The function of Antisway Control 17 is to remove the sway induced earlier by response accelerations, and to remove the remaining one-half of the sway induced earlier by hoisting and by external factors and not removed by Sway Corrector 15. Antisway Control 17 also schedules the antisway acceleration to be executed later. The outputs of Antisway Control 17 are the antisway acceleration aa, based on he current acceleration ar and ac and the predicted change in trolley velocity due to future antisway, ΔVpred. The internal processing of Antisway Control 17 is described in further detail hereinbelow.
Antisway Control. Given a sway-inducing trolley acceleration, the existing double-pulse anti-sway control law requires a second, delayed, trolley acceleration to kill the sway induced by the current acceleration. This law is adapted and extended to a sway-reinforcing pulse in the present invention, according to the following development.
Let θ be the sway angle of the load, measured in the opposite sense from trolley motion. That is, θ is positive when the trolley is moving in the positive direction and the load lags behind the trolley. If the load is suspended by a single attachment point or by parallel falls, so that the physical system is a simple pendulum, the defining differential equation for θ under trolley acceleration a is ##EQU1## where r is the pendulum length, g is the acceleration due to gravity, r and θ are the derivatives of r and θ, respectively, with respect to time, and θ is the derivative of θ with respect to time. The linearized version of (1), valid for the range of sway angles encountered on the cranes under consideration here, is ##EQU2## The frequency (ω) of the sway is given by ##EQU3## where r is the pendulum length and g is acceleration due to gravity.
Suppose the trolley is accelerated with magnitude a at time t1, for a time period of Δt, and the hoist rate, r is zero. Then r is constant, and the solution to (2) can be exactly canceled by another acceleration pulse that has the same magnitude a and duration Δt, this second acceleration beginning at time ##EQU4## where T is the sway period.
The present invention employs a generalization of this principle that the first acceleration can be reinforced by another acceleration that has magnitude -a and duration Δt beginning at time t2 as given by equation (3), i.e., the sway induced by the second acceleration is exactly the same as the sway induced by the first acceleration. The application of this principle in the present invention is that to cancel the sway induced by a response acceleration ar and to reinforce the sway induced by a correction acceleration ac, it suffices to execute an acceleration of ar -ac, delayed as in equation (3).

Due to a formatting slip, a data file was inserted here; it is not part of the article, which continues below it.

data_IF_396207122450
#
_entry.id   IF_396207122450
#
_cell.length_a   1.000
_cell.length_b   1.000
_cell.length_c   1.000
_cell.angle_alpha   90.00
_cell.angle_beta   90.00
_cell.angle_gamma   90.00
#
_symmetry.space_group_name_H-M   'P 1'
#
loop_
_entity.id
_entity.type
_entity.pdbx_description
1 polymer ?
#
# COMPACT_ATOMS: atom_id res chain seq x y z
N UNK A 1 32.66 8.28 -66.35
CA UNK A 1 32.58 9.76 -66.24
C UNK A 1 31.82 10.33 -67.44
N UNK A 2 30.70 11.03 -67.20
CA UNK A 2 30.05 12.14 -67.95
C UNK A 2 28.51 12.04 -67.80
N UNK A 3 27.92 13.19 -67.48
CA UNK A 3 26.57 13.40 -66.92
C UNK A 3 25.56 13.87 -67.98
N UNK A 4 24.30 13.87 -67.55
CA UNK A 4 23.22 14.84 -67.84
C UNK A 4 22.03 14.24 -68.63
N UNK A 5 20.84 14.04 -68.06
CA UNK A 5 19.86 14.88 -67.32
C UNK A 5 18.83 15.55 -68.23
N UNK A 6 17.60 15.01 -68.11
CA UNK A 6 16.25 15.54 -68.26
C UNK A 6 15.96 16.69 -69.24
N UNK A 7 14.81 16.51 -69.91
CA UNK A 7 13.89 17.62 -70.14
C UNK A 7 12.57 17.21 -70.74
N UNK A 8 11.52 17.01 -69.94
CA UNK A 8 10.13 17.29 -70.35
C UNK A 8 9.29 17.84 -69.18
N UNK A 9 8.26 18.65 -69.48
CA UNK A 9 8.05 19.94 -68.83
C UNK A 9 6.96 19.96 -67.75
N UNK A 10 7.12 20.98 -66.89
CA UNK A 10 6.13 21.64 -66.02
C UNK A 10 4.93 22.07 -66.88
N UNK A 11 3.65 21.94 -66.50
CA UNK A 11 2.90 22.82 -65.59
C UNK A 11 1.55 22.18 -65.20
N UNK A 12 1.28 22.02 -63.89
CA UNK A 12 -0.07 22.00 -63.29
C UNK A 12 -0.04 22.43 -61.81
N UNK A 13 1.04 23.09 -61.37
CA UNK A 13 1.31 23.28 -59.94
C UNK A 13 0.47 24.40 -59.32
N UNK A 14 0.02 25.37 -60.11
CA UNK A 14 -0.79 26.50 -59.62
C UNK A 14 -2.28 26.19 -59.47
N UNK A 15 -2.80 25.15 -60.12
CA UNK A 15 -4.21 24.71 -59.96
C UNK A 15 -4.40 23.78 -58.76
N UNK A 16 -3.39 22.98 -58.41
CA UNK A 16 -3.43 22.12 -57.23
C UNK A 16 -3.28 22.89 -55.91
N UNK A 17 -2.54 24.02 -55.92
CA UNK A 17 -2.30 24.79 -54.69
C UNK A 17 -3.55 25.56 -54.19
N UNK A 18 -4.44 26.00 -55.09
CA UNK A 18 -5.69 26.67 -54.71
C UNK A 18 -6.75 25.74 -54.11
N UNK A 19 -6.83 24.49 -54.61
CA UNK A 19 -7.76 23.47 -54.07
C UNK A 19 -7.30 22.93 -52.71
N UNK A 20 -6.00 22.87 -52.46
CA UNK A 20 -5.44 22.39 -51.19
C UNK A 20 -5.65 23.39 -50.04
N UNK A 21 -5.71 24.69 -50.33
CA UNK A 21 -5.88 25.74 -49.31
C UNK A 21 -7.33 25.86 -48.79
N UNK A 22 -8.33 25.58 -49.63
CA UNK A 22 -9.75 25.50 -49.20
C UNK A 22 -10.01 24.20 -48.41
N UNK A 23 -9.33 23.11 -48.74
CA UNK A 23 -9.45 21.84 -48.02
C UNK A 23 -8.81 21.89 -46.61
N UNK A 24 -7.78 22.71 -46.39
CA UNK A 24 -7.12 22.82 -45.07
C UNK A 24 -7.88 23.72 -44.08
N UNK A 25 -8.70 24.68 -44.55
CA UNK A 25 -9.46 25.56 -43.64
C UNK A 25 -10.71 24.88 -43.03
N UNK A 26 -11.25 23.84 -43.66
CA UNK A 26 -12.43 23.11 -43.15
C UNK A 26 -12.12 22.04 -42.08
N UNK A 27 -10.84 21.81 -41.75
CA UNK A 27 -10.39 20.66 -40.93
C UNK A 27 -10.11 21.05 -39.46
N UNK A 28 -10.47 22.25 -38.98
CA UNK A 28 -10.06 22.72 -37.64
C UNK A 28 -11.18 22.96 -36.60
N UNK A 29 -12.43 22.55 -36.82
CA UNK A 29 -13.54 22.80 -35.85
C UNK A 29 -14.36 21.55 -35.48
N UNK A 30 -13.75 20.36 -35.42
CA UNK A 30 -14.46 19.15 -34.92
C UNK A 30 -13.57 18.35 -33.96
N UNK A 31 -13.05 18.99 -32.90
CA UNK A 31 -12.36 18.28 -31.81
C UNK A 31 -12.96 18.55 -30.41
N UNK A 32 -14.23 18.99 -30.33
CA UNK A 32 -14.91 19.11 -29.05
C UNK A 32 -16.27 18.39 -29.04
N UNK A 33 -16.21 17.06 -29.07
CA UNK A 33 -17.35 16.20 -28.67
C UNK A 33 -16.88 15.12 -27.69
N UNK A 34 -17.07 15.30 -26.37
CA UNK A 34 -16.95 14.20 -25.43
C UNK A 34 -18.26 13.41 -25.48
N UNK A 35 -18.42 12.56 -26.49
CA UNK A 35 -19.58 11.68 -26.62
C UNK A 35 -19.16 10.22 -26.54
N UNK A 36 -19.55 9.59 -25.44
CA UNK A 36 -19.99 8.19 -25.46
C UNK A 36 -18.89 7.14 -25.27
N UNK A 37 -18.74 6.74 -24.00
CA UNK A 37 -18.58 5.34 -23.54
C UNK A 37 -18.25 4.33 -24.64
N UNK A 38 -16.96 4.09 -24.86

It is known (Virkkunen U.S. Pat. No. 5,127,533) that if the sway period changes due to a change in the pendulum length r, the sway-canceling (or sway-reinforcing) acceleration pulse can be rescheduled by varying the measurement of time to agree with the pendulum period, in accordance with the following analysis:
Let τ=ω. Then the unit of measurement of τ is cycles, and the period of the pendulum, measured in units of τ is always 1 cycle. If the derivatives in equation (1) are taken with respect to τ rather than t, the sway-canceling (or sway-reinforcing) acceleration pulse corresponding to a pulse at τ1 should always occur at τ1 +1/2 cycles, and the duration required to cancel (respectively, reinforce) the sway energy induced by the original acceleration is Δτ, where Δτ is the original pulse's cycle duration. The Antisway Control 17 of the present invention implements a variable-rate sampler similar to the method taught by Virkkunen, but the approach in the present invention is different from Virkkunen's, in that it does not require a nominal hang length, but simply computes τ directly, as follows:
Antisway Control 17 constructs a circular buffer of length N, representing the number of acceleration pulses to be processed in a half cycle (200 pulses per half-cycle for one implementation). Each location in the buffer contains an antisway acceleration pulse to be executed at some future time; initially, the buffer entries are all zero. The Antisway control processes the contents of the buffer at a rate of one entry every ##EQU5## seconds (referred to herein as Δt), and changes this rate based on the input r, from which it derives a sway frequency ω. At each processing cycle, the response acceleration ar is accepted from Response Control 14 and the correction acceleration ac is accepted from Correction Control 15. According to the principles above, the quantity ar -ac is entered into the current buffer location. Each time a new buffer location is examined, the contents of that buffer location are taken to be the desired antisway acceleration aa, to be applied immediately.